Urban biodiversity and social inequalities in built-up cities: new evidences, next questions: The example of Paris, France, Landscape and Urban Planning

Abstract : The preservation of biodiversity, city-dwellers' quality of life and equality are major issues in promoting sustainable cities. We chose to work at the built-up and much-valued heart of an agglomeration: Paris. We attempt to verify whether public semi-natural spaces with spontaneous vegetation and green frames provide ecosystem services to city-dwellers in an equitable way, and what is the role played by urban landscapes in this relation. Based upon existing datasets, a spatial and statistical analysis of relationships between public semi-natural spaces, urban landscapes and socioeconomic profiles of households was carried out. We compare their spatial patterns, which vary considerably. Mean income per vegetal and landscape cluster and correlations between income, ecological parameters and building density show complex and non-linear relationships. According to Multiple Correspondence Analysis, clusters of public semi-natural spaces, floristic richness and ecological diversity are associated with specific household socioeconomic profiles and landscape design. In the western built-up Haussmann districts inhabited by well-off households, public seminatural spaces provide low ecosystem services. Conversely, in the eastern and peripheral quarters where lower-income households live, public semi-natural spaces provide higher ecosystem services. It is not only well-off households which benefit from being close to urban parks and waterways. Blue and green frames cross districts inhabited by different household profiles. The implications of such results on inequalities between city-dwellers depends whether the presence of public semi-natural spaces actually improves their quality of life. These results are highly significant at a time when urban planners are putting the city's Biodiversity Plan in place.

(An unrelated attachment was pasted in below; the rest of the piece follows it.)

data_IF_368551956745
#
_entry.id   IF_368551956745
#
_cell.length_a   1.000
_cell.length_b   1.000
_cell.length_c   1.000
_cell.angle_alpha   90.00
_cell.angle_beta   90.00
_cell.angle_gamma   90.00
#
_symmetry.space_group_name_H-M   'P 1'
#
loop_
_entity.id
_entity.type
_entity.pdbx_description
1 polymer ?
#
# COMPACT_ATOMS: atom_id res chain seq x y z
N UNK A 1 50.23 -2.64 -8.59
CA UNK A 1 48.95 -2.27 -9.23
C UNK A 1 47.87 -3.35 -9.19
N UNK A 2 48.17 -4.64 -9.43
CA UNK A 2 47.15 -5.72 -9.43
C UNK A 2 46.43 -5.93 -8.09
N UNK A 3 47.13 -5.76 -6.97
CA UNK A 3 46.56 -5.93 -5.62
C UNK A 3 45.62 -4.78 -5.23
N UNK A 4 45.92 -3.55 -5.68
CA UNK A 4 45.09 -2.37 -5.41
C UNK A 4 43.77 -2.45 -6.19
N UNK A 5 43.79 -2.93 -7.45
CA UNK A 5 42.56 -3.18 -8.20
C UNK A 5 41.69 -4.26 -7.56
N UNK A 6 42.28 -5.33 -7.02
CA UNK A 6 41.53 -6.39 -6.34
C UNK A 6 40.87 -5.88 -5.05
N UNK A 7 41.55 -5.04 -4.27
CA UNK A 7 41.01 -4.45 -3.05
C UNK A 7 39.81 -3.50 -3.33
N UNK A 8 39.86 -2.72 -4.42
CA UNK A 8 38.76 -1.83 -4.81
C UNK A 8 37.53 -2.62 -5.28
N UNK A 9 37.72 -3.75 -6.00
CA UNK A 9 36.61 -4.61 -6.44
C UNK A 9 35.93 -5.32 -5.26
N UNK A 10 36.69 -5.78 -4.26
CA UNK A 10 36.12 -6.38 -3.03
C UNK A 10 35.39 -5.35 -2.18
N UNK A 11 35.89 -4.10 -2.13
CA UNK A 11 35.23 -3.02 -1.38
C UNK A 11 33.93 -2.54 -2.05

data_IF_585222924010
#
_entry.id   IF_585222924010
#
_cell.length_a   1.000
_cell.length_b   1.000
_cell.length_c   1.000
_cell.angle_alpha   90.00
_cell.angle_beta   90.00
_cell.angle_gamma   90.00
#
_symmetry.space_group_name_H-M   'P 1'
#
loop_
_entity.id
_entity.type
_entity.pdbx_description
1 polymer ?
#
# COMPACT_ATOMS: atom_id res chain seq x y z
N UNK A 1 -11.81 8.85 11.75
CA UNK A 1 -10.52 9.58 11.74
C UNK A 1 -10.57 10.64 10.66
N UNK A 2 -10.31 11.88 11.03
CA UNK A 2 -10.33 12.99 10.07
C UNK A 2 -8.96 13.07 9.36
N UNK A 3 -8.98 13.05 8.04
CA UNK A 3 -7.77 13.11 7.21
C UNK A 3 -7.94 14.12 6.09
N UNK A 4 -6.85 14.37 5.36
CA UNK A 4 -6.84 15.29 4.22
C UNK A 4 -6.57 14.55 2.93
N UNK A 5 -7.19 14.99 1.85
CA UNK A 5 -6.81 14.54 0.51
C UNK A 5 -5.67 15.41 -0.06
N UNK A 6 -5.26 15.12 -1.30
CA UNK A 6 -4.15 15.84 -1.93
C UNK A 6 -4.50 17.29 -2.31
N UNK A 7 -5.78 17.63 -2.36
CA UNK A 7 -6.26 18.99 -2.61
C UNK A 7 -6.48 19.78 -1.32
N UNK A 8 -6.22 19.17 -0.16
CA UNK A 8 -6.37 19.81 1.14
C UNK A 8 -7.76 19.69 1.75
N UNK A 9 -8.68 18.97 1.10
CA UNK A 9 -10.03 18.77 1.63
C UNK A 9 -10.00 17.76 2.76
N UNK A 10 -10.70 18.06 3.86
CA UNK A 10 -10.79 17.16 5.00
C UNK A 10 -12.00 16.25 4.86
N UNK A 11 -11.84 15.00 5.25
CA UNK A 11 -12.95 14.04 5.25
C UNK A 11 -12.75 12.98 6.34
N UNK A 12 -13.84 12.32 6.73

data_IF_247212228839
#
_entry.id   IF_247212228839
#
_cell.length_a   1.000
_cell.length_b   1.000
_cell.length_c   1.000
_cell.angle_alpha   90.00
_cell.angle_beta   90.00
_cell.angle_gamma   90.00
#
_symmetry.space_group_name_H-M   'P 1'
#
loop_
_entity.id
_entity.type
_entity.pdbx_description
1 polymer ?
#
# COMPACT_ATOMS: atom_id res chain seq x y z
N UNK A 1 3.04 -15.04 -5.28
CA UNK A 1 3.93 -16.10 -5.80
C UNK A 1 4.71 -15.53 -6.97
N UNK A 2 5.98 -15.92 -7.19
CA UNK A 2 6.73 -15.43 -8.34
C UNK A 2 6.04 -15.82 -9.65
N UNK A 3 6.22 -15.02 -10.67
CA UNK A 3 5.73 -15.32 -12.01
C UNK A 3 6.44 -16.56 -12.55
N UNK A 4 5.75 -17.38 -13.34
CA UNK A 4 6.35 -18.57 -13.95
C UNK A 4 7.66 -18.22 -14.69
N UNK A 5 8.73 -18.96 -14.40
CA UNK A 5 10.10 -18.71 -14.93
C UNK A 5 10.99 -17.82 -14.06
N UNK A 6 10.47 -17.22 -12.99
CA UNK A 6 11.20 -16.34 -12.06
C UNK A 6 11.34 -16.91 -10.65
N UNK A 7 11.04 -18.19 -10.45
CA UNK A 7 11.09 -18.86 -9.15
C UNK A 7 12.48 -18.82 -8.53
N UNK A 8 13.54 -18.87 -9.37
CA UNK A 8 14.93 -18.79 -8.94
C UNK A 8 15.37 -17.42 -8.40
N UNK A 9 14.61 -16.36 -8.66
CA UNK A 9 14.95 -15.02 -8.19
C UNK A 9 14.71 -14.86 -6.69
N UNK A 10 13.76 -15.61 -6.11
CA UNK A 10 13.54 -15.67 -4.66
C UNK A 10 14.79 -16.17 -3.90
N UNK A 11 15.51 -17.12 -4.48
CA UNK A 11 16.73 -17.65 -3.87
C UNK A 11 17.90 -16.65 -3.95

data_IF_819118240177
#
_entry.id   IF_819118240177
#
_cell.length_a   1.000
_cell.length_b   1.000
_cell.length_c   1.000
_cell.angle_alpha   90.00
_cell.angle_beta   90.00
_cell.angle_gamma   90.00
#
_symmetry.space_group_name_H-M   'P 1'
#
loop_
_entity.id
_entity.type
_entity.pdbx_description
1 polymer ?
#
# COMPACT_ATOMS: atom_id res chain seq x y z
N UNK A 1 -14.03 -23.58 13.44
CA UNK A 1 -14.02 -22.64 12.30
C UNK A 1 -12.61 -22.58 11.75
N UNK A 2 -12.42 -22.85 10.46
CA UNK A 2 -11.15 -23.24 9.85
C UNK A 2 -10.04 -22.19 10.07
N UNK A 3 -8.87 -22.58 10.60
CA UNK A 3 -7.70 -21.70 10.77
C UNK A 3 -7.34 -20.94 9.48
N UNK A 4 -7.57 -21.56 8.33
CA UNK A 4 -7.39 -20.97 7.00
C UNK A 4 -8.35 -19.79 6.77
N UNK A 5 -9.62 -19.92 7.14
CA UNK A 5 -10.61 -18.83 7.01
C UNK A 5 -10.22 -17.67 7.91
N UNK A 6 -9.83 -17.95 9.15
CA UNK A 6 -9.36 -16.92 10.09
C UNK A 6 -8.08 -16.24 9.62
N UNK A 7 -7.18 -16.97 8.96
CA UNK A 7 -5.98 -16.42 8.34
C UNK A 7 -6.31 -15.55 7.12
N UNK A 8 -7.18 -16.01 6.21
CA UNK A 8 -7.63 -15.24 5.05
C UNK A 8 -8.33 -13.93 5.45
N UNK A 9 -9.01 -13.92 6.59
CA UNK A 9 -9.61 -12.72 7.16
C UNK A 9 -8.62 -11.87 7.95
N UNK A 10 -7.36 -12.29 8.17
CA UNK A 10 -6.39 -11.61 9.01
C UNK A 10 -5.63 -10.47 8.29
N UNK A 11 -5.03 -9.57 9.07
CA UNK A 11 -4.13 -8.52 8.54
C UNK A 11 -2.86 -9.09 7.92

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Journal articles
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https://halshs.archives-ouvertes.fr/halshs-00718274
Contributor : Swarna Latha Bassava <>
Submitted on : Monday, July 16, 2012 - 3:26:08 PM
Last modification on : Wednesday, July 17, 2019 - 2:32:20 AM

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  • HAL Id : halshs-00718274, version 1

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Marianne Cohen, Raymond Baudoin, Milena Palibrk, Nicolas Persyn, Catherine Rhein. Urban biodiversity and social inequalities in built-up cities: new evidences, next questions: The example of Paris, France, Landscape and Urban Planning. Landscape and Urban Planning, Elsevier, 2012, 106 (3), pp.277-287. ⟨halshs-00718274⟩

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